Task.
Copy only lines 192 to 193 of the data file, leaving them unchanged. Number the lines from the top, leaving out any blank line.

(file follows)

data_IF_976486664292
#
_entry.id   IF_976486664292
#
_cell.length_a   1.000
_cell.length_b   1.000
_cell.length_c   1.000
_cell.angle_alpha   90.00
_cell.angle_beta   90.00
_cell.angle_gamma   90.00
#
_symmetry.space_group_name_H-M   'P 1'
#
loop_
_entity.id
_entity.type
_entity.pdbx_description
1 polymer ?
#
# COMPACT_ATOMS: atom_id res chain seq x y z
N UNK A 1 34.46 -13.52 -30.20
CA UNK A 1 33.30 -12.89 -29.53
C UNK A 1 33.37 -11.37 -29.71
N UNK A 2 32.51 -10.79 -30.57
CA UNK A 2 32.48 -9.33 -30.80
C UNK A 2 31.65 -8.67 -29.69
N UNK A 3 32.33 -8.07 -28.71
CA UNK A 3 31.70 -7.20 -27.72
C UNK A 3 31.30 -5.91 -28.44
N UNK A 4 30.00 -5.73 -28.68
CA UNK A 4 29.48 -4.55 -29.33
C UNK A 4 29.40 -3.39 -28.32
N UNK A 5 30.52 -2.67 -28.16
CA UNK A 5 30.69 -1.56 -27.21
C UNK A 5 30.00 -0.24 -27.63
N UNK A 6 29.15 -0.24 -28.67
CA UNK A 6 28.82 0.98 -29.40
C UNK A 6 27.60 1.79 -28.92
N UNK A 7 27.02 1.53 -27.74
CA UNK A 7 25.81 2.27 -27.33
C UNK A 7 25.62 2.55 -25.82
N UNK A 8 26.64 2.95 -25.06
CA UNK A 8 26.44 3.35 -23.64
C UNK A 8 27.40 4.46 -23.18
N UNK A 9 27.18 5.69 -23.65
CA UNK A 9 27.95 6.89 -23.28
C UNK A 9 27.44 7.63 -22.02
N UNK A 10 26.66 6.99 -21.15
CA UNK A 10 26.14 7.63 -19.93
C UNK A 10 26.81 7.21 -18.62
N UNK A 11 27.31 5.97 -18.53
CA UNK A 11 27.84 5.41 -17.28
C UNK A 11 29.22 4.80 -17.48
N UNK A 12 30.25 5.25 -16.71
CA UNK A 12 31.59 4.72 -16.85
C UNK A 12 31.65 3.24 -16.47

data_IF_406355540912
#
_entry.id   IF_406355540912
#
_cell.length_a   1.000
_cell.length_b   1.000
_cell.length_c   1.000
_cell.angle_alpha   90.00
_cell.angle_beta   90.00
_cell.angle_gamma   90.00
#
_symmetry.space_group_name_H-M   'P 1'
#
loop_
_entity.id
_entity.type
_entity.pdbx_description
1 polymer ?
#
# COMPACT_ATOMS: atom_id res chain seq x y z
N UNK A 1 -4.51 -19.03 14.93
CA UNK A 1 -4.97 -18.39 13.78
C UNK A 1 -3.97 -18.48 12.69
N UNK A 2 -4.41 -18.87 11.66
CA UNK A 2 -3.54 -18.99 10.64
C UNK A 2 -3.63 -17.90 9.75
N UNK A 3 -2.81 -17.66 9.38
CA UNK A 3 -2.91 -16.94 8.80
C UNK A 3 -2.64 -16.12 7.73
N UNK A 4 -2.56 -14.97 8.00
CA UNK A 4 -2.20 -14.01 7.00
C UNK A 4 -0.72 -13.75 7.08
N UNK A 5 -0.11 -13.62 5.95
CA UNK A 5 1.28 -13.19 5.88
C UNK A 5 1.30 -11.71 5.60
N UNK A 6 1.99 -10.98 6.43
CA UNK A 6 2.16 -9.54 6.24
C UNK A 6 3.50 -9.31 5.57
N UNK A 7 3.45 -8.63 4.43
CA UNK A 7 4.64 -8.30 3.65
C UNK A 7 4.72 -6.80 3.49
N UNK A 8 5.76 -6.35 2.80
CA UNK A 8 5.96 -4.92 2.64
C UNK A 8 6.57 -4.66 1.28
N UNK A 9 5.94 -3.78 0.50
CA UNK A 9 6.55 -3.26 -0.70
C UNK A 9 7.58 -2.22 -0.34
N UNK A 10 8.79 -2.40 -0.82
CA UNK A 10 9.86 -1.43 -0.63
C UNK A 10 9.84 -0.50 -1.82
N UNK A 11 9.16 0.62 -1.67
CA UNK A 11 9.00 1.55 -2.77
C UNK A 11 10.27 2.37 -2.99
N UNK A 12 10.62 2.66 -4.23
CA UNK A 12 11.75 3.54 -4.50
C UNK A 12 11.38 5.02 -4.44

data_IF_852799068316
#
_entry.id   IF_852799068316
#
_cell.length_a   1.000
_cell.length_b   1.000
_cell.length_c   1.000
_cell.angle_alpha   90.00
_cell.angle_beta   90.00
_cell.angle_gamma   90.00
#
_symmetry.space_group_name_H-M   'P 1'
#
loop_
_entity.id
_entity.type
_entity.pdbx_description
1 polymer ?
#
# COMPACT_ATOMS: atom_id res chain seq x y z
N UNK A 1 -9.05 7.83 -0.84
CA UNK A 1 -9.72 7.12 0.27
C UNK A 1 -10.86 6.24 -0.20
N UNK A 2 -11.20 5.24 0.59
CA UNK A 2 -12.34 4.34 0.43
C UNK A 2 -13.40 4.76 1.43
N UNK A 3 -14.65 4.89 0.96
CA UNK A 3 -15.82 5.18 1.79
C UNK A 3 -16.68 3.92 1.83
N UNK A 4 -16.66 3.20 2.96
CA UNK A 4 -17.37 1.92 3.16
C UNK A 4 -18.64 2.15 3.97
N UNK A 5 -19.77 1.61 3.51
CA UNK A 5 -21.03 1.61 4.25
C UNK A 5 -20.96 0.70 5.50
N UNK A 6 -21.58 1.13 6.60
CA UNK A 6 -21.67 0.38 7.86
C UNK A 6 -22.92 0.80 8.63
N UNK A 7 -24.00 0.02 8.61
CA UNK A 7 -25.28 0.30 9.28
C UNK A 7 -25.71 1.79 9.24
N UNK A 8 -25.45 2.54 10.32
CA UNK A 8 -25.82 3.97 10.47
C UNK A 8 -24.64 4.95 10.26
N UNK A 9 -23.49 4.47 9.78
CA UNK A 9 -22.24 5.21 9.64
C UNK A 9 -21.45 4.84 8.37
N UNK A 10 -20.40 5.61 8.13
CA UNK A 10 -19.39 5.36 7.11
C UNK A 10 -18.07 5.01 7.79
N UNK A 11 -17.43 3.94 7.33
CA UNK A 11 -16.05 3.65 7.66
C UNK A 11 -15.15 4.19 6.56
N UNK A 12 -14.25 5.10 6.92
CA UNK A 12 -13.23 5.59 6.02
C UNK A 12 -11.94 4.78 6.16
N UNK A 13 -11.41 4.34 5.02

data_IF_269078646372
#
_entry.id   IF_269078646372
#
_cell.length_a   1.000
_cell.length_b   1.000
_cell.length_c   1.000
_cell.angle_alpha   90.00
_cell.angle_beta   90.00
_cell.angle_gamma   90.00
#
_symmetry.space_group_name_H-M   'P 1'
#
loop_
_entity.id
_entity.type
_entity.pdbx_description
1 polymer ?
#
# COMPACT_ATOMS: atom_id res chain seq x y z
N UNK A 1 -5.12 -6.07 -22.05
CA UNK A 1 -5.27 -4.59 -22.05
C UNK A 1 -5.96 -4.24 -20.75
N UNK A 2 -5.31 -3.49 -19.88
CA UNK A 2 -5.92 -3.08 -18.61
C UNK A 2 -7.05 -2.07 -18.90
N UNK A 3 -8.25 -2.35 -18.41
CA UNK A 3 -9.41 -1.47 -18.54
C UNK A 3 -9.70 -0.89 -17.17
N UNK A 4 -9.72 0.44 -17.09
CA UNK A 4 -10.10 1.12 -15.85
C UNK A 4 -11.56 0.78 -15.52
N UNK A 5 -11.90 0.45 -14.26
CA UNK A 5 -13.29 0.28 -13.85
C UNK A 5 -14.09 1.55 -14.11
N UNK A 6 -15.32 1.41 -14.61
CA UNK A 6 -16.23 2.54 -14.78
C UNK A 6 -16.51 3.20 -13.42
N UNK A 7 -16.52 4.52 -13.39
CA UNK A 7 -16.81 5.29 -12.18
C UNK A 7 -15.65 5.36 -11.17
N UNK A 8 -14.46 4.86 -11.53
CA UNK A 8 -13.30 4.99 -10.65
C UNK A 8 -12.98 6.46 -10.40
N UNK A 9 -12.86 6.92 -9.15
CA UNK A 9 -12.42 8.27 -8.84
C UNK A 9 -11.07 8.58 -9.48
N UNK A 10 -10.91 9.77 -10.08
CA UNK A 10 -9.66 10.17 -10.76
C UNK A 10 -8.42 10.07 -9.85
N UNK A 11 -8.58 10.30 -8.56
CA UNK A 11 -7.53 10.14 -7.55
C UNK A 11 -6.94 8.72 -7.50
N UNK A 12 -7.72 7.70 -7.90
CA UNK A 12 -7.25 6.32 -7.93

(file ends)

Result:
C UNK A 1 -5.96 -4.24 -20.75
N UNK A 2 -5.31 -3.49 -19.88